How to recognise it
Rose thrips are cylindrical shaped, brown, sap sucking insects which are 3 to 4mm long. Adults have a pair of narrow wings fringed with hairs, the larvae are wingless and usually lighter in colour than the adults. They can be found on plants from spring to autumn and overwintering in garden debris, wood and brickwork.
The females, which live for about a month, can bear up to 100 eggs in that time, secreting them within young petals and other soft plant tissues. Breeding generally starts in February, but may continue over the winter in warm conditions (eg glasshouses). The eggs hatch, the larvae feed, they become non-feeding pupae and about a week later adults emerge. The adults develop their wings after the pupal stage. The whole process from egg to adult can take only a month in the summer, but much longer in lower temperatures. The adult and immature thrips overwinter in cracks in canes, stakes, brickwork, wood, etc.
Why it’s a problem
Flowers become flecked with light spots and streaks which gradually darken and rot. Leaves may develop silver flecking.
As they are sap feeding, the insects can act as vectors for diseases.
The winged adults may travel long distances on thermal currents, so infestations can easily travel from plant to plant or garden to garden.
Where you are likely to find it
Rose thrips attack roses and other plants, particularly those grown under glass. They are more prevalent in hot, dry conditions (both indoors and outside).
How to deter it
Regular watering and maintaining a cool, humid environment can prevent an infestation taking hold of indoor plants (eg in a glasshouse).
Use sticky traps to monitor thrips levels within glasshouses, blue coloured traps are thought to be most effective at capturing them.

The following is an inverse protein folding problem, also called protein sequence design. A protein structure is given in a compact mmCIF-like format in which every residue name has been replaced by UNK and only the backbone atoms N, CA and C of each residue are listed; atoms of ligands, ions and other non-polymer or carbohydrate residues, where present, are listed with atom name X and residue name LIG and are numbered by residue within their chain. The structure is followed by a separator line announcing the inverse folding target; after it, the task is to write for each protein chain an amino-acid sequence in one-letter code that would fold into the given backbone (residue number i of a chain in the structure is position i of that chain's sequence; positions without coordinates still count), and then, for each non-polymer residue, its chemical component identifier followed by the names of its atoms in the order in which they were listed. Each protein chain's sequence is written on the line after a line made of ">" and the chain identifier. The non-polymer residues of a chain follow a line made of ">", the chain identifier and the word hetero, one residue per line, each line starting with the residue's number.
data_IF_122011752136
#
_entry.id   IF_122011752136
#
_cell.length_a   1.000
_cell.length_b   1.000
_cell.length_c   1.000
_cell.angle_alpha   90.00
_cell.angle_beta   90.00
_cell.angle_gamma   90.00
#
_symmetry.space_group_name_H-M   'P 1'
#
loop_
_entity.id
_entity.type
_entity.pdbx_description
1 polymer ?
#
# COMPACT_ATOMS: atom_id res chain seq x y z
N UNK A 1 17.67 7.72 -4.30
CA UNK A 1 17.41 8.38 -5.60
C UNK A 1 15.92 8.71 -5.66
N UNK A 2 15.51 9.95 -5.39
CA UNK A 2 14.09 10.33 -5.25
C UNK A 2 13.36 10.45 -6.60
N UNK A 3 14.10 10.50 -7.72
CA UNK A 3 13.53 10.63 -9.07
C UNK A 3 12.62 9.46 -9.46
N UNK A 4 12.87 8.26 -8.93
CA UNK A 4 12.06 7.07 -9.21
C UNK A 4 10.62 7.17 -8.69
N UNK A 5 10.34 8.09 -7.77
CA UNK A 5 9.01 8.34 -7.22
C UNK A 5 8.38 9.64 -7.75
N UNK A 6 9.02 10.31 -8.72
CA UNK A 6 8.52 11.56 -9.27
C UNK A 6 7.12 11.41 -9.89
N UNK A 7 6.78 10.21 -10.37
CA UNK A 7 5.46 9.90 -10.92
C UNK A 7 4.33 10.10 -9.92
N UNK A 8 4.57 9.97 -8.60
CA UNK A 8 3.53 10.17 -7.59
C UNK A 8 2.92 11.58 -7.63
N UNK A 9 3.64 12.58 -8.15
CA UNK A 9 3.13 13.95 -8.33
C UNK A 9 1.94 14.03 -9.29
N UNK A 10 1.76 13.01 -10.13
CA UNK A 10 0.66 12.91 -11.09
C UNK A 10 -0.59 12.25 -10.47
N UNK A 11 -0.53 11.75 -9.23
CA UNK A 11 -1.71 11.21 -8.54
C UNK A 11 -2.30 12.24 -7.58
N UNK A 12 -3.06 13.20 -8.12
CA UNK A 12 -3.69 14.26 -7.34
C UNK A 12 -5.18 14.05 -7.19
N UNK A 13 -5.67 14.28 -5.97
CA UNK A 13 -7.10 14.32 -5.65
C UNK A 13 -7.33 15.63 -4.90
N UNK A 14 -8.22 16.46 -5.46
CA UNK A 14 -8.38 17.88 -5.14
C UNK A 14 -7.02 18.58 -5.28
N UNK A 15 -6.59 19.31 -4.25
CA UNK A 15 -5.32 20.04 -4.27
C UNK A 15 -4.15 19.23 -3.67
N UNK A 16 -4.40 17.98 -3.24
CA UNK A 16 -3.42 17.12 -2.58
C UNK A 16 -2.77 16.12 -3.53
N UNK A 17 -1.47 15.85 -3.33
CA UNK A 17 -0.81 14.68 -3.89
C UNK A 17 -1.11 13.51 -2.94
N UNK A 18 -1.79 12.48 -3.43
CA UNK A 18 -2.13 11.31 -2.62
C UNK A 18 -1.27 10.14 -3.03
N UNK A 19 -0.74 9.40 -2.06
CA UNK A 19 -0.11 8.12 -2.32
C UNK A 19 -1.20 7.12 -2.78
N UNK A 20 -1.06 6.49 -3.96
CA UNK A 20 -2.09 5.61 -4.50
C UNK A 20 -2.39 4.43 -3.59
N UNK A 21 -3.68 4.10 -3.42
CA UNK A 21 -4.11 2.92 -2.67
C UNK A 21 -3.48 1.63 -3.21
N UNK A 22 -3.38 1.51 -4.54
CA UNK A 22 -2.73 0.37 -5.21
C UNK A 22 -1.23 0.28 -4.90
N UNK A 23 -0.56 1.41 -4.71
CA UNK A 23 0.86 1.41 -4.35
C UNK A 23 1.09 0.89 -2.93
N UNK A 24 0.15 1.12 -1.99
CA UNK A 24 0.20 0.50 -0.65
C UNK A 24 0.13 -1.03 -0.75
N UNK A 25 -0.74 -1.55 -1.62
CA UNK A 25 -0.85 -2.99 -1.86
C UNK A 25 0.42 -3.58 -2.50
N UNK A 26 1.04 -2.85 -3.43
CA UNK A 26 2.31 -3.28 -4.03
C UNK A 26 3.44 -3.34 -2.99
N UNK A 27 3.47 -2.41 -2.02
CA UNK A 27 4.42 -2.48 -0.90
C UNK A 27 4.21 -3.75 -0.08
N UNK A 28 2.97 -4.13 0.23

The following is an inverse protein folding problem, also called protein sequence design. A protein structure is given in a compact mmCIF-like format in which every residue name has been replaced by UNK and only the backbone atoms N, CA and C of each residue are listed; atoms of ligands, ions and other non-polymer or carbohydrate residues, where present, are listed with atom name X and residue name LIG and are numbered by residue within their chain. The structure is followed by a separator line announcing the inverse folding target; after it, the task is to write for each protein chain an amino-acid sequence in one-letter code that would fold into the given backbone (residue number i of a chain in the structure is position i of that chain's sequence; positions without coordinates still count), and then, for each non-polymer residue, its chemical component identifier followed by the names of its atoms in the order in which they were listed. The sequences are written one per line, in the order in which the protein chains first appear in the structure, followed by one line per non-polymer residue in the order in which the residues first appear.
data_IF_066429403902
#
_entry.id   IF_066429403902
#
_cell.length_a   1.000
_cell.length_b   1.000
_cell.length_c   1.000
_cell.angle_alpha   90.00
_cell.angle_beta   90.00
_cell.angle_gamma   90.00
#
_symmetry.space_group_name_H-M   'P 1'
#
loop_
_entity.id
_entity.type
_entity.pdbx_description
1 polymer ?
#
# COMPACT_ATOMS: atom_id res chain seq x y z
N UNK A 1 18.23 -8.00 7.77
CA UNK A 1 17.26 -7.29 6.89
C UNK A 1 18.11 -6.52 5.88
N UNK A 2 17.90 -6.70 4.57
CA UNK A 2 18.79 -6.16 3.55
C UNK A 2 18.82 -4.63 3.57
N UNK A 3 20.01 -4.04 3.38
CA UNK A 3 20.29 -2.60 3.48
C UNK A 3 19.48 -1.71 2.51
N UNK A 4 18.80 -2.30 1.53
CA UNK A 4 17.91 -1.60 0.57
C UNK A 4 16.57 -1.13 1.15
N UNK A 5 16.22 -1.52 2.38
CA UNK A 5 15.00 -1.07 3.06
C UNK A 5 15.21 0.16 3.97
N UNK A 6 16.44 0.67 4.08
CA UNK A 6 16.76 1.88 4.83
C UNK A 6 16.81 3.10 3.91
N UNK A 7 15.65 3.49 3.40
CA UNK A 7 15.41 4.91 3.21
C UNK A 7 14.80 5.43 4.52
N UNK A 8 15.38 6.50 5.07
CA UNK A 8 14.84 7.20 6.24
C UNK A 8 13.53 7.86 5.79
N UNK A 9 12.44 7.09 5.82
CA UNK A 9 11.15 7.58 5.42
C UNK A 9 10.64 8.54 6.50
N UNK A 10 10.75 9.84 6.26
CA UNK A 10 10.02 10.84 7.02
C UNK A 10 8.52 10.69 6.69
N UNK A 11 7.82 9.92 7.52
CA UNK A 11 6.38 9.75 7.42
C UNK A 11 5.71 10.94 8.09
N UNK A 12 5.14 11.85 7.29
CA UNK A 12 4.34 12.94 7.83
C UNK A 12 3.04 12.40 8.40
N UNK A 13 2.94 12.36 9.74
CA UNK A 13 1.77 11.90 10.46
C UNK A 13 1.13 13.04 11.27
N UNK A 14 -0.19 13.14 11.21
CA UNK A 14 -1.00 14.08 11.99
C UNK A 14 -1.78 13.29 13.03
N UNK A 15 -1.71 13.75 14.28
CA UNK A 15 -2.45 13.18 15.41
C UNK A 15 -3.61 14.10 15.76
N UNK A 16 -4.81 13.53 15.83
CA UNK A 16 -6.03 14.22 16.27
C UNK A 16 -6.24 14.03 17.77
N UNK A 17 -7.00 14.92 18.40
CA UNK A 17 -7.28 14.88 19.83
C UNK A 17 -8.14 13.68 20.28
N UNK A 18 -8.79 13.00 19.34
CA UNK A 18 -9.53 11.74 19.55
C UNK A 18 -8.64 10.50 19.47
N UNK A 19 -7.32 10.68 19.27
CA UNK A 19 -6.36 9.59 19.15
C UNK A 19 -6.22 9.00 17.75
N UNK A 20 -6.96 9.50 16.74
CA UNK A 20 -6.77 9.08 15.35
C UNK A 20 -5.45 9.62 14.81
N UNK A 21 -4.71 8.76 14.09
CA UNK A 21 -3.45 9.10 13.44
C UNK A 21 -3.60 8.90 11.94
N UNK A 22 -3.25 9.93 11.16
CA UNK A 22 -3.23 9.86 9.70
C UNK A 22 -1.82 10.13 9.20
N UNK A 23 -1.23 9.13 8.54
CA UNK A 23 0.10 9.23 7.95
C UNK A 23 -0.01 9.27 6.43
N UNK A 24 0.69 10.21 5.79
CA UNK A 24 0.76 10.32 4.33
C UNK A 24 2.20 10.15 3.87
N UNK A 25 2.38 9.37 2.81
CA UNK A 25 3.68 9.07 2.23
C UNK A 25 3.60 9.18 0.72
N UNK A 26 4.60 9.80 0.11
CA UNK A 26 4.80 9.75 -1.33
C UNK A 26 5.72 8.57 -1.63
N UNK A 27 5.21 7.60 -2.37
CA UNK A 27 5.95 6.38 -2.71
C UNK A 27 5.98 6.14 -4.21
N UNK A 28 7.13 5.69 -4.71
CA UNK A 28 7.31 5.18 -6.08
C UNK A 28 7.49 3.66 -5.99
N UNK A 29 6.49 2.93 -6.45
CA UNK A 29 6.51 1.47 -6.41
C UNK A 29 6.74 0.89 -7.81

Keeping your rose garden tidy, by removing canes, stakes and other litter, can take away thrips’ overwintering sites. This is particularly important for roses grown in glasshouses where they may continue to breed over winter.
How to get rid of it
If the thrips infestation is severe enough then contact or systemic insecticides can usually deal with it effectively. Ideally select an insecticide which contains bifenthrin, imidacloprid with methiocarb, or thiacloprid. They should be applied as soon as the thrips or symptoms are seen and the application repeated 2 to 3 weeks later if the damage continues.
The predatory mite Amblyseius cucumeris and/or the bug Orius laevigatus can be used as biological controls within glasshouses.
Remove and destroy infested leaves, particularly any with eggs on them.
Is it good for anything?!
Thrips can feed on other garden pests, such as aphids and mites.
Other useful information
Thrips belong to the biological order of Thysanoptera, a name derived from the Greek words for ‘fringe’ and ‘wing’, referring to the fine hairs lining thrips’ wings.
Thrips are also known as thunder flies because they sometimes take to the air in large numbers during thundery weather.
The name ‘thrips’ is both the singular and the plural of the word, you don’t say ‘thrip’ if there’s just one of them (but then, there’s never just one of them!!).